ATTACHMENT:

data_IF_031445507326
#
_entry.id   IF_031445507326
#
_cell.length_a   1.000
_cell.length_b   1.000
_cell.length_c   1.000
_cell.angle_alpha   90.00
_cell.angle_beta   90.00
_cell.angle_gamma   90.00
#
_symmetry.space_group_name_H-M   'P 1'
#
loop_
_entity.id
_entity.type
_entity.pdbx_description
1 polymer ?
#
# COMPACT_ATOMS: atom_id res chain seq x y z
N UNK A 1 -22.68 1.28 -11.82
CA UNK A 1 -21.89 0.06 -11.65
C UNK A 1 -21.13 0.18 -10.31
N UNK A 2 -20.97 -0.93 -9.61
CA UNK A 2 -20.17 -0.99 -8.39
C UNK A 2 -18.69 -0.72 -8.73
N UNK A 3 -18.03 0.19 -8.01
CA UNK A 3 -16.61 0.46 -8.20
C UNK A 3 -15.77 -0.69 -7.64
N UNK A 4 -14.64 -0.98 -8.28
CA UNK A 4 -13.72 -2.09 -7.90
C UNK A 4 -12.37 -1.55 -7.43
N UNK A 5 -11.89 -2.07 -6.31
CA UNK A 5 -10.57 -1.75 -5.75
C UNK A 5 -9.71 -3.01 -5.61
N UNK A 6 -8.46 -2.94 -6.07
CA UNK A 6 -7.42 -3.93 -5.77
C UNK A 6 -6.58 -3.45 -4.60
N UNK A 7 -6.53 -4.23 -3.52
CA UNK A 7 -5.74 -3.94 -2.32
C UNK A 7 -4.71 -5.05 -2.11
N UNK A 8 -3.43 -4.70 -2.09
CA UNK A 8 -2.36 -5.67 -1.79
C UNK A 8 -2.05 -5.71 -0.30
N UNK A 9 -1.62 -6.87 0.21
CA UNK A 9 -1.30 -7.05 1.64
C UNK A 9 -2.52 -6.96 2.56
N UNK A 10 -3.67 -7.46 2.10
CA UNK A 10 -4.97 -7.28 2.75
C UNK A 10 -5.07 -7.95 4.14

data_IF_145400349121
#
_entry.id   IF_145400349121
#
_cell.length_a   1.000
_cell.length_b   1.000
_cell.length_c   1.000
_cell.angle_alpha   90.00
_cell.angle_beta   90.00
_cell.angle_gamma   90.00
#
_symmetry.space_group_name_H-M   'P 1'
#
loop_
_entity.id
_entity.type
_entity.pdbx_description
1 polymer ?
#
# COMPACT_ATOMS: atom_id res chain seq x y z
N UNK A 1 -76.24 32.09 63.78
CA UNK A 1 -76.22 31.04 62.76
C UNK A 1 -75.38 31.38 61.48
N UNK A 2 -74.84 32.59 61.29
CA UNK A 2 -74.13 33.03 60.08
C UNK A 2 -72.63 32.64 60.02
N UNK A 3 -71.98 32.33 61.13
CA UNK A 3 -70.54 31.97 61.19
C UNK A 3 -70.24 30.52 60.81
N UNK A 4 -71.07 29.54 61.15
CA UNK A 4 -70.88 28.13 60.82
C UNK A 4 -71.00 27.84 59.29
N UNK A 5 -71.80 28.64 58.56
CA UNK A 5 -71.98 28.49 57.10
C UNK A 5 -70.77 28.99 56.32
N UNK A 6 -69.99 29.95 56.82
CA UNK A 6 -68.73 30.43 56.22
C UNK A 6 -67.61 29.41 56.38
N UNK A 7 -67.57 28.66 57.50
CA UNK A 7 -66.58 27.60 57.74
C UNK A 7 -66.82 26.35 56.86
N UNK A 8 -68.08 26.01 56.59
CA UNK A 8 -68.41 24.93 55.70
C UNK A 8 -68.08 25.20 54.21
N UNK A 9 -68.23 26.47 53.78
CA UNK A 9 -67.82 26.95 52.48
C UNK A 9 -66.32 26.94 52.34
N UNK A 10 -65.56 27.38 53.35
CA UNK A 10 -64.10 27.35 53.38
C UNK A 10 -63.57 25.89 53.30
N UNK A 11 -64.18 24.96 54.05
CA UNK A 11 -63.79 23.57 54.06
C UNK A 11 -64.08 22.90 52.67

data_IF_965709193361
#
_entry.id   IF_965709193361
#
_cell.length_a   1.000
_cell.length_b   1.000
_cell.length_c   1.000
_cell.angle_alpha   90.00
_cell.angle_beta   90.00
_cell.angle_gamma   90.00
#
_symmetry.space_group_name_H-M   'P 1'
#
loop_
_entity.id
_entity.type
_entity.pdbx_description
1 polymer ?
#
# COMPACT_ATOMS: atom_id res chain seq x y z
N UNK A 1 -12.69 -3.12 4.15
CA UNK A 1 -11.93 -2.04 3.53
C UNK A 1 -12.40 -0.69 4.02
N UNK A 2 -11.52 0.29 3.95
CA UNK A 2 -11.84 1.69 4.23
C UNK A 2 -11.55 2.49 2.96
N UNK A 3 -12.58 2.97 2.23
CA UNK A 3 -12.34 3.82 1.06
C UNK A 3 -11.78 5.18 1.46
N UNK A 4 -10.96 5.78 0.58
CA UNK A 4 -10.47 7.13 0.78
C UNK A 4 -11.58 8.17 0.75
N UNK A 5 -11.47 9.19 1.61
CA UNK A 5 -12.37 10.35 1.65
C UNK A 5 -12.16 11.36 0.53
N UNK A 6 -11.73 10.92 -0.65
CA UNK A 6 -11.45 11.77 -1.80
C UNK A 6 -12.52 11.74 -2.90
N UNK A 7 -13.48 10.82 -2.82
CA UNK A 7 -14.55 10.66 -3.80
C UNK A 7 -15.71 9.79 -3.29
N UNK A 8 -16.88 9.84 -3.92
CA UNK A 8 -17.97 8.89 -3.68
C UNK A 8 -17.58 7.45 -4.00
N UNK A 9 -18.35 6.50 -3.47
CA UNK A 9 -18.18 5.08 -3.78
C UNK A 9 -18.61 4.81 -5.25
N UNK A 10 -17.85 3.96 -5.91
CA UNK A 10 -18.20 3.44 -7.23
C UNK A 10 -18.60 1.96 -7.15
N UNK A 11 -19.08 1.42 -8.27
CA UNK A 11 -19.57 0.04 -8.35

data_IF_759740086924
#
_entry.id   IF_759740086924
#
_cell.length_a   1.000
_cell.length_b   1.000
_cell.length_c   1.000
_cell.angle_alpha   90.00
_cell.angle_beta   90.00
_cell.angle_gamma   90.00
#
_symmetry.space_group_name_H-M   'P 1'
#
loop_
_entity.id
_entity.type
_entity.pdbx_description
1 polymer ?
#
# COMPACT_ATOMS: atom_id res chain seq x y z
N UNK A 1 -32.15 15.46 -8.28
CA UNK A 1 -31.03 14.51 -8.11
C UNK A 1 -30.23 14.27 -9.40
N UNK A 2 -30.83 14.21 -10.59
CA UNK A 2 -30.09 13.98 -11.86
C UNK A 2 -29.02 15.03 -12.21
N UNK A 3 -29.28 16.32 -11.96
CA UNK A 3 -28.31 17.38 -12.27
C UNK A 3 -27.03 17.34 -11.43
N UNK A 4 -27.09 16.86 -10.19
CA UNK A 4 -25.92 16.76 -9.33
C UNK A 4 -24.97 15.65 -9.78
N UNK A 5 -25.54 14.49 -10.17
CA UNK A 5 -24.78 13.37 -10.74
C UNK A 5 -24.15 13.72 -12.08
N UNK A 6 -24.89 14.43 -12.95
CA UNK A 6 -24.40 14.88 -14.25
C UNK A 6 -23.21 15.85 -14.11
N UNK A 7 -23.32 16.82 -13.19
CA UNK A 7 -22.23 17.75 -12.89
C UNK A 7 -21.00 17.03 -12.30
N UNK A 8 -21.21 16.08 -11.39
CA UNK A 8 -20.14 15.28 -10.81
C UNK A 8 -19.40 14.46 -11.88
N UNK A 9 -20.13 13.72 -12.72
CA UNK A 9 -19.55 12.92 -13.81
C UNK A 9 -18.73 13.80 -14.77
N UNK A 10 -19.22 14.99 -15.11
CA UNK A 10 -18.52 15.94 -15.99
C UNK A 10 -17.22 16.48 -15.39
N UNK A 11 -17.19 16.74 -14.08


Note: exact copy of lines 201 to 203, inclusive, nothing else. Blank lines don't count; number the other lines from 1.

CA UNK A 9 -19.55 12.92 -13.81
C UNK A 9 -18.73 13.80 -14.77
N UNK A 10 -19.22 14.99 -15.11